I'm not usually a big fan of "interactive" board books. Lots of books have tabs to pull or flaps to lift, but either they tear so easily that the book doesn't last, or else they're too tough for little fingers to move independently. Even when you've gotten it open, what you see underneath the flap isn't usually particularly interesting after you've opened it the first few times and know what to expect. Furthermore, in so many "interactive" books, I often feel that the novelty-factor of the tabs or flaps themselves is the only interesting part of the book, and the plot and the rest of the illustrations are nothing particularly memorable. This book, though, is different. Bizzy Bear: Fun on the Farm (and the three others in the series,  Bizzy Bear:Off We Go!, Bizzy Bear: Let's Go and Play! and Bizzy Bear: Let's Get to Work!) would be a good read even if there was nothing interactive about them. The illustrations have appealing animal characters, with lots to talk about in the illustrations in addition to whatever Bizzy Bear himself happens to be doing. And the "interactive" bits are not only incredibly sturdy and yet super-easy to move, but the scene that is revealed or the moving part itself actually adds to the richness of the illustration. Bizzy Bear's digger actually digs, for example, and the train he only just manages to catch then leaves the station. Plus, the interactive parts all move in different ways, so rather than a long series of flaps to lift or page after page of textures to feel, there are some tabs to pull, some sliders to slide (horizontally, vertically or diagonally), plus some more unusual elements like a sailboat that rocks in the waves and a rotary that spins. 

But Not the Hippopotamus is another Sandra Boynton book, so I won't got into much detail. Animals, rhyme, and a repeating pattern of text make it appealing for youngest kiddos; and then as they get older they can start to empathize with the feelings of the left-out hippopotamus. I've actually managed to tactfully remind my older daughter to include everybody at playdates by making a sad face and saying mournfully, "but not the hippopotamus!"

Big Red Barn is another one that's too well-known to need reviewing. Suffice it to say that both my girls have loved following the animals through their day from dawn to dusk.  
For these last three books, the baby needs to be old enough to grasp at least vaguely the concept of "plot." Kunafa got to that point recently, and since then, Clip-Clop has been a huge hit. The pictures are fine but nothing extraordinary. The story, on the other hand, describing four animals who go for a ride on a horse, fall off, and get back on again, is apparently one of the glittering jewels of the world of literature :) It's too funny to watch Kunafa's reactions to this one. You can see the suspense building in her whole body as the animals get on one by one, and then start going faster and faster. What's going to happen? What's going to happen?! And then the climax: they fall into the haystack! Oh, the excitement! Then she reflects the horse's concern: Are they ok? Are they ok? And the joyful relief: Yes! They're fine! They want to do it again! As, more often than not, does Kunafa.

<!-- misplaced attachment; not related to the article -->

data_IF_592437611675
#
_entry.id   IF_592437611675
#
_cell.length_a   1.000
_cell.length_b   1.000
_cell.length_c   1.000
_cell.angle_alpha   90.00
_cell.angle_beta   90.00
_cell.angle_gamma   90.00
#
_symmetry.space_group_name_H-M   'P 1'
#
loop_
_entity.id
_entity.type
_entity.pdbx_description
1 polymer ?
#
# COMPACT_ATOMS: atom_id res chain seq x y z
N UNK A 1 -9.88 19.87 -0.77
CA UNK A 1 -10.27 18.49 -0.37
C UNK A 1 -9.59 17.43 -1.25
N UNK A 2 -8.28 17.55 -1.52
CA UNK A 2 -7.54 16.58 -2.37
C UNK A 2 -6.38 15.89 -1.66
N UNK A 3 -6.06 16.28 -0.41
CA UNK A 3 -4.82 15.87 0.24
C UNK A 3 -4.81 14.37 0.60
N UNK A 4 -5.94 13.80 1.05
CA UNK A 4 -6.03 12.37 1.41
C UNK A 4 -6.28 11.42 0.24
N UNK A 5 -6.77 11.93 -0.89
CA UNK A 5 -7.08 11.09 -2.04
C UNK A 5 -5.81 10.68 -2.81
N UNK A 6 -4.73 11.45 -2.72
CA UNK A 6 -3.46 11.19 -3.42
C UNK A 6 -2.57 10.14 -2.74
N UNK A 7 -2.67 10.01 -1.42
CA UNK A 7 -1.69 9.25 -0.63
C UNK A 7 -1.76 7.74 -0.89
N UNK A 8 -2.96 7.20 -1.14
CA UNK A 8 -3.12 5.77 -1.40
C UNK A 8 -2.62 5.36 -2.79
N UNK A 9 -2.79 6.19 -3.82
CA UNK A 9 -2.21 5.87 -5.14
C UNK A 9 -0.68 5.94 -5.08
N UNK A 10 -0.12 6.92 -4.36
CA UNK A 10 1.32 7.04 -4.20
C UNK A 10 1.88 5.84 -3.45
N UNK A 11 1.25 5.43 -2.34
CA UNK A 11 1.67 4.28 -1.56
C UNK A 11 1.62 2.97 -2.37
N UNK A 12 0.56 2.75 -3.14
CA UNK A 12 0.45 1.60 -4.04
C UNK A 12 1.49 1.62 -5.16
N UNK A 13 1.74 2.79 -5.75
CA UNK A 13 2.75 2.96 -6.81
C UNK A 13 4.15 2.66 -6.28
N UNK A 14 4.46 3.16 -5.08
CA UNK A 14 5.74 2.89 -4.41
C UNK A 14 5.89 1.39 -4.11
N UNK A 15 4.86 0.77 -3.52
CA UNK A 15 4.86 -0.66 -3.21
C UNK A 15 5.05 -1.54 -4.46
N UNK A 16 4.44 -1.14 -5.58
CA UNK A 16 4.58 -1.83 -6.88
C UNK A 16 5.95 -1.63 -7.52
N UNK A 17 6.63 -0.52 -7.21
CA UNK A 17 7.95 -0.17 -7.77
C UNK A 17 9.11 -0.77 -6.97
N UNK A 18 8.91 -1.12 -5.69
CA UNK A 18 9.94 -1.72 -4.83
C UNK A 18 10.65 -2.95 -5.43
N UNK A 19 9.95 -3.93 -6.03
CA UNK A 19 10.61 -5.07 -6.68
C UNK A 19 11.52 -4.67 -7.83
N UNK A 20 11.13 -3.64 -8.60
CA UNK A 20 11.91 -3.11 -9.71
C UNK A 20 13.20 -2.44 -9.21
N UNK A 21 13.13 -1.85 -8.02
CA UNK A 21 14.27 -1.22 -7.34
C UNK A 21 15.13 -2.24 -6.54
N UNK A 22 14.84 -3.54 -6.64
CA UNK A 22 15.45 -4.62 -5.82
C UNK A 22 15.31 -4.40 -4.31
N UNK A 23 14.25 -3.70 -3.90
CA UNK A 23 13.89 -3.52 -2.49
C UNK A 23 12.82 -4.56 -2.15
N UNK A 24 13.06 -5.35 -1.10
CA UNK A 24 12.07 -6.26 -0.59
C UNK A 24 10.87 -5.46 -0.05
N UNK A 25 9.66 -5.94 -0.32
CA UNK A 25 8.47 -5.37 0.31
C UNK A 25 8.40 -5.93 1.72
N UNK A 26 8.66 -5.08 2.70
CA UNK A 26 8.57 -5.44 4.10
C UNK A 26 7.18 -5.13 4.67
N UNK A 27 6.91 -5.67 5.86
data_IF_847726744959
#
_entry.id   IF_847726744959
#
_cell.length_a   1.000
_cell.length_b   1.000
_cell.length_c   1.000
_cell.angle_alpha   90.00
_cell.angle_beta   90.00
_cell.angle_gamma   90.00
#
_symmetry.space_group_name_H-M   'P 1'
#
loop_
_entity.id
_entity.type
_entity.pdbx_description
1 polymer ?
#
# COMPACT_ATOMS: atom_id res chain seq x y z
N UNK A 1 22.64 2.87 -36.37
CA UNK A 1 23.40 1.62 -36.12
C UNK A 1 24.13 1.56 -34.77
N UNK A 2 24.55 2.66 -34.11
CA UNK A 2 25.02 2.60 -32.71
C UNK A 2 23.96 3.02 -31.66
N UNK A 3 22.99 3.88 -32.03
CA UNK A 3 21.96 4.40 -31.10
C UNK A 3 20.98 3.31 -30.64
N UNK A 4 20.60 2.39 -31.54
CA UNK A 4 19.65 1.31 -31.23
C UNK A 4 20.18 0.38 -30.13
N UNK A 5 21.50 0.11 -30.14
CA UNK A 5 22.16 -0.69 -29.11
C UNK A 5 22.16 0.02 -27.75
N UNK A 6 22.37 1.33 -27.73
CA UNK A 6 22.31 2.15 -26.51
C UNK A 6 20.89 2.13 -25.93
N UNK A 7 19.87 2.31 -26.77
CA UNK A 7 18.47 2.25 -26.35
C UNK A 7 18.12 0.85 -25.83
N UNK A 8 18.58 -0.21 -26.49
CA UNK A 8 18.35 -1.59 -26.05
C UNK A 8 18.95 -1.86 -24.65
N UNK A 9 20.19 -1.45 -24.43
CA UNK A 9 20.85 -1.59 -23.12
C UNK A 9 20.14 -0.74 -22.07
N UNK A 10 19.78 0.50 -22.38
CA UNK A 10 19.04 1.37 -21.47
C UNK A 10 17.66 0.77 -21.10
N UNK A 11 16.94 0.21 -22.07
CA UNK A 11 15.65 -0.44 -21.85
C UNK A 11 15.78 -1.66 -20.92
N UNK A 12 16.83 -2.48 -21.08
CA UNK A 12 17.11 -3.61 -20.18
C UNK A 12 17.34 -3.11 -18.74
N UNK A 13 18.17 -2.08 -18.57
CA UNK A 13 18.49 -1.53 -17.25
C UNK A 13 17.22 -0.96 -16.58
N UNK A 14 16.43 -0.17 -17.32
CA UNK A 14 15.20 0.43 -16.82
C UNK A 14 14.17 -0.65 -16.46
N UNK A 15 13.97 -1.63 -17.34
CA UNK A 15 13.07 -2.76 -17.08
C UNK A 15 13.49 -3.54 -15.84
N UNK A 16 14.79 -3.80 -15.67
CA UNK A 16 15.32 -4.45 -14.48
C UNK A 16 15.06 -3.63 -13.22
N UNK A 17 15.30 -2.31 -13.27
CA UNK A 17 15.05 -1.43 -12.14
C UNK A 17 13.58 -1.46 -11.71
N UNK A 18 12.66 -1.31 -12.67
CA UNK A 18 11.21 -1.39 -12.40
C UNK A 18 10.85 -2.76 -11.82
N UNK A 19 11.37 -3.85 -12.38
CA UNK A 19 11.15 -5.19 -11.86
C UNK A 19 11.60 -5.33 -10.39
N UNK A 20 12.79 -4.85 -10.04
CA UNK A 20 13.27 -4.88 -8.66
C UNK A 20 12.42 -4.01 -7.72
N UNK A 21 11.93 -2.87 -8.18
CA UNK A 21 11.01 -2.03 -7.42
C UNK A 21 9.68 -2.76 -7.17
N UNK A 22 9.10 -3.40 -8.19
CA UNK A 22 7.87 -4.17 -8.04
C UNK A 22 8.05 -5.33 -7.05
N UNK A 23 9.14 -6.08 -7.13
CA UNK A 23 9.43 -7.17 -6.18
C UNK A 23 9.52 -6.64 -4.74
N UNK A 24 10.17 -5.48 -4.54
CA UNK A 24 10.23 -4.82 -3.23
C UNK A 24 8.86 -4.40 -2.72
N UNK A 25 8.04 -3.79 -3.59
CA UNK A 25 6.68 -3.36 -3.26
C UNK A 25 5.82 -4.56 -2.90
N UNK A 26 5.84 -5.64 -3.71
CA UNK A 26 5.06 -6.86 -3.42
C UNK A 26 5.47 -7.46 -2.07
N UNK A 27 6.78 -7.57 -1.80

Silly Sally is the odd-one-out in this list, in that most of the plot is way over Kunafa's head (it's not that it's all that complicated, just that it's more suited for picture-book comprehension levels rather than that of board-book readers). However, neither she nor her sister before her seem to mind. They love the refrain, "Silly Sally went to town, walking backwards, upsidedown," and we all like trying to copy her. ("Look! I'm Silly Sally!," Kunafa exclaims, peering up at me from between her own knees.) Both girls also like looking further down the road in the illustrations, to predict which animals Sally will meet next, and we all like giggling once Neddy Buttercup shows up and turns Sally's stalled walk into a tickle-fest. 

And finally, Owl Babies, which was Basbusa's favorite board book for what seemed like her entire toddler-hood, and which Kunafa has just grown into. Three baby owls wake up to find that their mother isn't with them. They even venture out of their nest to look for her, but she's nowhere to be found. They huddle up together on a branch, eyes closed, wishing and wishing that their mother would come. And then at last, their owl mother comes gliding home to them through the trees, and the joyful owlets flap and dance. (I think kids need to have both a vague grasp of plot and a vague grasp of empathy to get the most out of this one.) Both my girls seem to have found the plot enthralling, and sympathize passionately with the littlest owl who keeps repeating pitifully, "I want my mommy!" Basbusa's love for this book caused me huge amounts of guilt when she was a baby, because I was still working at that point, and was convinced that her identification with this plot must reflect her own alarm at finding herself deserted by her mother each workday. So it's a great relief to see that Kunafa, who has never been away from me for longer than about an hour and a half, finds it just as fascinating :) 

Linking up with Read-Aloud Thursday and What My Child is Reading.

1 comment:

  1. Great books! We had some of them when Anna was small and loved them all. Thanks for joining WMCIR!